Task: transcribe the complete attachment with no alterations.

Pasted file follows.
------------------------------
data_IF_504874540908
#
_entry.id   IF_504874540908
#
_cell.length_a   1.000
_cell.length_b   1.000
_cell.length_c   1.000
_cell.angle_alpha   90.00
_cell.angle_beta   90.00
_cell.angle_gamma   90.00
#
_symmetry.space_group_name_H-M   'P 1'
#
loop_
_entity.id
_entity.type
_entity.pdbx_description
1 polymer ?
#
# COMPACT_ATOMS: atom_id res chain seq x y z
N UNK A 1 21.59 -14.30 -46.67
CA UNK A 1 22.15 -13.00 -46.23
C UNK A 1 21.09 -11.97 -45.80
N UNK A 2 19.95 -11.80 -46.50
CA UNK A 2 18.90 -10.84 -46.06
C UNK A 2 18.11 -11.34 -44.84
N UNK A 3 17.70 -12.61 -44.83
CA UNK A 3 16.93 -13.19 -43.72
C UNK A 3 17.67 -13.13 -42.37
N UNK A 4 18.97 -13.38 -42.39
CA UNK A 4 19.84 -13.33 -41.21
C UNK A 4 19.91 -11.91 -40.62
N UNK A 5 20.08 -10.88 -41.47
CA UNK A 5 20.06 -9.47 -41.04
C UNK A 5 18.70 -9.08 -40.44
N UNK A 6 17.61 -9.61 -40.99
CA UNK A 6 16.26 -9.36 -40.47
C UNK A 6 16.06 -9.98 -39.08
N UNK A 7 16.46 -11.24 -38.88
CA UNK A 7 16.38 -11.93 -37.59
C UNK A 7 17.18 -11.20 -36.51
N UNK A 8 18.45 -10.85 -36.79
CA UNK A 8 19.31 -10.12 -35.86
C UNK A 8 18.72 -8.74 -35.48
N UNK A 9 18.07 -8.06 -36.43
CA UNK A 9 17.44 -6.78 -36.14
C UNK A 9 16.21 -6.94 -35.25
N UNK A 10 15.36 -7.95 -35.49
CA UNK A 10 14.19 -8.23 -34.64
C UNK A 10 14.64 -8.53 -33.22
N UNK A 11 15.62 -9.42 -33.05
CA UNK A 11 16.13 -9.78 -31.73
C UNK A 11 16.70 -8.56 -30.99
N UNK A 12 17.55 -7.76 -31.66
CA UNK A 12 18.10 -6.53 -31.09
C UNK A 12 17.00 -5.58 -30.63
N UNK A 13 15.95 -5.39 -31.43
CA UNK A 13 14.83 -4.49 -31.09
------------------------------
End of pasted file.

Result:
data_IF_504874540908
#
_entry.id   IF_504874540908
#
_cell.length_a   1.000
_cell.length_b   1.000
_cell.length_c   1.000
_cell.angle_alpha   90.00
_cell.angle_beta   90.00
_cell.angle_gamma   90.00
#
_symmetry.space_group_name_H-M   'P 1'
#
loop_
_entity.id
_entity.type
_entity.pdbx_description
1 polymer ?
#
# COMPACT_ATOMS: atom_id res chain seq x y z
N UNK A 1 21.59 -14.30 -46.67
CA UNK A 1 22.15 -13.00 -46.23
C UNK A 1 21.09 -11.97 -45.80
N UNK A 2 19.95 -11.80 -46.50
CA UNK A 2 18.90 -10.84 -46.06
C UNK A 2 18.11 -11.34 -44.84
N UNK A 3 17.70 -12.61 -44.83
CA UNK A 3 16.93 -13.19 -43.72
C UNK A 3 17.67 -13.13 -42.37
N UNK A 4 18.97 -13.38 -42.39
CA UNK A 4 19.84 -13.33 -41.21
C UNK A 4 19.91 -11.91 -40.62
N UNK A 5 20.08 -10.88 -41.47
CA UNK A 5 20.06 -9.47 -41.04
C UNK A 5 18.70 -9.08 -40.44
N UNK A 6 17.61 -9.61 -40.99
CA UNK A 6 16.26 -9.36 -40.47
C UNK A 6 16.06 -9.98 -39.08
N UNK A 7 16.46 -11.24 -38.88
CA UNK A 7 16.38 -11.93 -37.59
C UNK A 7 17.18 -11.20 -36.51
N UNK A 8 18.45 -10.85 -36.79
CA UNK A 8 19.31 -10.12 -35.86
C UNK A 8 18.72 -8.74 -35.48
N UNK A 9 18.07 -8.06 -36.43
CA UNK A 9 17.44 -6.78 -36.14
C UNK A 9 16.21 -6.94 -35.25
N UNK A 10 15.36 -7.95 -35.49
CA UNK A 10 14.19 -8.23 -34.64
C UNK A 10 14.64 -8.53 -33.22
N UNK A 11 15.62 -9.42 -33.05
CA UNK A 11 16.13 -9.78 -31.73
C UNK A 11 16.70 -8.56 -30.99
N UNK A 12 17.55 -7.76 -31.66
CA UNK A 12 18.10 -6.53 -31.09
C UNK A 12 17.00 -5.58 -30.63
N UNK A 13 15.95 -5.39 -31.43
CA UNK A 13 14.83 -4.49 -31.09